Block on Trump's Asylum Ban Upheld by Supreme Court
The NSA wants it, eDiscovery professionals are obsessed with it, and your files are secretly full of it. It's metadata, the data about data that's kept in most electronically stored information. And it's had a major impact on the legal field over the past several years.
So when it comes to metadata, you'll want to make sure you know your stuff. With that in mind, here are our top metadata explainers and tips, from the FindLaw archives.
Let's start with the start. Just what are we talking about when we talk about metadata? It's the information embedded in computer files that describes the contents and context of a file, everything from where a photo was taken to when a document was last modified. Here's a quick beginner's guide.
In the legal sphere, metadata is having some of its biggest impacts in the discovery process. Here, we walk you through the basics of metadata and eDiscovery, from identification of electronically stored information, to preservation, to collection.
Metadata also poses significant potential ethical issues for attorneys. For example, what happens if you inadvertently disclose privileged information through metadata? How can that information be detected and clawed back? The ABA and state bars are starting to deal with these questions head on. Here's a quick overview.
An executive, facing a million dollar judgment, claims that he is broke, while his children post Instagram photos from his yacht in the Bahamas. An employee claims a work injury has kept him bedridden for months, but an analysis of his Twitter metadata shows he was tweeting from the ski slopes. Such stories are becoming more common, as metadata shared, and overshared, on social media becomes an increasingly important litigation tool.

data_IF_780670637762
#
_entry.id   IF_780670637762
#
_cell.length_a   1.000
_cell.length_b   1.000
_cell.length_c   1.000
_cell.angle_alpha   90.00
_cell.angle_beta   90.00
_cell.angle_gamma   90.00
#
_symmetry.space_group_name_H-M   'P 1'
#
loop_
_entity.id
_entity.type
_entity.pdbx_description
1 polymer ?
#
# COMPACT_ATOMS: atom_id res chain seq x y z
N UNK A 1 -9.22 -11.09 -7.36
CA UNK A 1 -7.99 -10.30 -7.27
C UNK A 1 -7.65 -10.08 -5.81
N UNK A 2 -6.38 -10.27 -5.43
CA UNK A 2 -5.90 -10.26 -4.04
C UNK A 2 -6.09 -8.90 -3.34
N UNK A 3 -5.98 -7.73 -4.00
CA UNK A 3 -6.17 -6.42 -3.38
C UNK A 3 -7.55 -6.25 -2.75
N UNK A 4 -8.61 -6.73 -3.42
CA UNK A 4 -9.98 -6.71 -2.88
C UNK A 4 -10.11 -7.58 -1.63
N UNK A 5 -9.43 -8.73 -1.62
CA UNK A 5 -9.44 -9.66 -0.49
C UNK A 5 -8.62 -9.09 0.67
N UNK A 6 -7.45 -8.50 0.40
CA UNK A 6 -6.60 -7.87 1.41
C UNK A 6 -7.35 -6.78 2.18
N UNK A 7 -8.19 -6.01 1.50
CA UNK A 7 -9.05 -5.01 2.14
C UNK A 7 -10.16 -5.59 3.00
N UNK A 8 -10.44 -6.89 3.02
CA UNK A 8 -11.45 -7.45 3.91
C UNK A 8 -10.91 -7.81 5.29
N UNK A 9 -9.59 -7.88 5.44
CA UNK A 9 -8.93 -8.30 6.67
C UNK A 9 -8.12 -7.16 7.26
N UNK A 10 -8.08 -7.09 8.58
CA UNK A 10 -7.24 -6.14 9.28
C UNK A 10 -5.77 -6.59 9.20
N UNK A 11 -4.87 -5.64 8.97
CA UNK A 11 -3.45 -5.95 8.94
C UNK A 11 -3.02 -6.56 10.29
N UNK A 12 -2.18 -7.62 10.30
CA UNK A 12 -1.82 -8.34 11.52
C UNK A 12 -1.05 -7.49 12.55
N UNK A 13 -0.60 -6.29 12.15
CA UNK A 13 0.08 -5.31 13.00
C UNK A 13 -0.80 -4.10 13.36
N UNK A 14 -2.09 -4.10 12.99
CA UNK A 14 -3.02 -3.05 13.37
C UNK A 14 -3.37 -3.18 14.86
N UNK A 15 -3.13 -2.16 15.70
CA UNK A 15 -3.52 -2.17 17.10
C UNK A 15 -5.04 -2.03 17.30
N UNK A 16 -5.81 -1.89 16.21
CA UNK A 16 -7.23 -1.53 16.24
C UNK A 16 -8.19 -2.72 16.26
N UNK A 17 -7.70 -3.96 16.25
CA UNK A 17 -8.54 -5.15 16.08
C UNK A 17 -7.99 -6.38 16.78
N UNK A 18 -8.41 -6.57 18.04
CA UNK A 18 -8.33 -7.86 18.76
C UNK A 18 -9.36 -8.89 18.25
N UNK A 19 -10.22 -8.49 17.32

Tracking changes to a document is invaluable when doing multiple edits, shared with other authors. But it can also become a disaster if you accidentally allow opposing parties access to your every change and correction. Here's how to get around track changes risks, part of which should include removing unwanted metadata from your docs.
Speaking of removing metadata, PDF's are great for that. When you convert a file to a PDF, much of its metadata can be removed in a few simple steps. And that's just one of the perks of PDFs. Others include easy document assembly, allowing you to combine many documents and document types into a single file, and secure documentation, helping you keep your files locked away for long-term storage.